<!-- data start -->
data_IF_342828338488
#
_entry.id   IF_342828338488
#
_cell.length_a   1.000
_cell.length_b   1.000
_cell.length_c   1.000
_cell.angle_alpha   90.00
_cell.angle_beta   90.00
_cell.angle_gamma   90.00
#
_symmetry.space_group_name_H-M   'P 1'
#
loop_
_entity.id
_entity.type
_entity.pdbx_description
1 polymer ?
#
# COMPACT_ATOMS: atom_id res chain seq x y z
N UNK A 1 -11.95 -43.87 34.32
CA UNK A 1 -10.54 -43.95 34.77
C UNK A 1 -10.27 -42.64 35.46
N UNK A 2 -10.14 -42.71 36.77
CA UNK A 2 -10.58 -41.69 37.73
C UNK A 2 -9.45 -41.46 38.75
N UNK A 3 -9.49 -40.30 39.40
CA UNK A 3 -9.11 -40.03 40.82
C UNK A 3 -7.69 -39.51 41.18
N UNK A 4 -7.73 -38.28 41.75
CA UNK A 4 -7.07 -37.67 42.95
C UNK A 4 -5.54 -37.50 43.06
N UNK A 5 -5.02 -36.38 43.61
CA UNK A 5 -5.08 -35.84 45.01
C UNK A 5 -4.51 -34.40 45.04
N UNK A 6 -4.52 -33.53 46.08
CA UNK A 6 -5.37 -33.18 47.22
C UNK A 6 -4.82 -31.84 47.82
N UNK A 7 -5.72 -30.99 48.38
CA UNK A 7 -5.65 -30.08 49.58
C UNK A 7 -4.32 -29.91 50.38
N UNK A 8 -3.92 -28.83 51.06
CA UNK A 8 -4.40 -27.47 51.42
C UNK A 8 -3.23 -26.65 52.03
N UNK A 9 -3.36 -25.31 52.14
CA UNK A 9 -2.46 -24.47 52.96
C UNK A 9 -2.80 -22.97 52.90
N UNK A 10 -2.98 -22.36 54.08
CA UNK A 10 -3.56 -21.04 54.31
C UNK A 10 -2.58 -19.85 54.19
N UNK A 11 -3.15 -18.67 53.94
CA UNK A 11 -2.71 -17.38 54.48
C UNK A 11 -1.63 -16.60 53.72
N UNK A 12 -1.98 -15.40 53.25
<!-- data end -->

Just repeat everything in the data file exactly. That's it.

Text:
data_IF_342828338488
#
_entry.id   IF_342828338488
#
_cell.length_a   1.000
_cell.length_b   1.000
_cell.length_c   1.000
_cell.angle_alpha   90.00
_cell.angle_beta   90.00
_cell.angle_gamma   90.00
#
_symmetry.space_group_name_H-M   'P 1'
#
loop_
_entity.id
_entity.type
_entity.pdbx_description
1 polymer ?
#
# COMPACT_ATOMS: atom_id res chain seq x y z
N UNK A 1 -11.95 -43.87 34.32
CA UNK A 1 -10.54 -43.95 34.77
C UNK A 1 -10.27 -42.64 35.46
N UNK A 2 -10.14 -42.71 36.77
CA UNK A 2 -10.58 -41.69 37.73
C UNK A 2 -9.45 -41.46 38.75
N UNK A 3 -9.49 -40.30 39.40
CA UNK A 3 -9.11 -40.03 40.82
C UNK A 3 -7.69 -39.51 41.18
N UNK A 4 -7.73 -38.28 41.75
CA UNK A 4 -7.07 -37.67 42.95
C UNK A 4 -5.54 -37.50 43.06
N UNK A 5 -5.02 -36.38 43.61
CA UNK A 5 -5.08 -35.84 45.01
C UNK A 5 -4.51 -34.40 45.04
N UNK A 6 -4.52 -33.53 46.08
CA UNK A 6 -5.37 -33.18 47.22
C UNK A 6 -4.82 -31.84 47.82
N UNK A 7 -5.72 -30.99 48.38
CA UNK A 7 -5.65 -30.08 49.58
C UNK A 7 -4.32 -29.91 50.38
N UNK A 8 -3.92 -28.83 51.06
CA UNK A 8 -4.40 -27.47 51.42
C UNK A 8 -3.23 -26.65 52.03
N UNK A 9 -3.36 -25.31 52.14
CA UNK A 9 -2.46 -24.47 52.96
C UNK A 9 -2.80 -22.97 52.90
N UNK A 10 -2.98 -22.36 54.08
CA UNK A 10 -3.56 -21.04 54.31
C UNK A 10 -2.58 -19.85 54.19
N UNK A 11 -3.15 -18.67 53.94
CA UNK A 11 -2.71 -17.38 54.48
C UNK A 11 -1.63 -16.60 53.72
N UNK A 12 -1.98 -15.40 53.25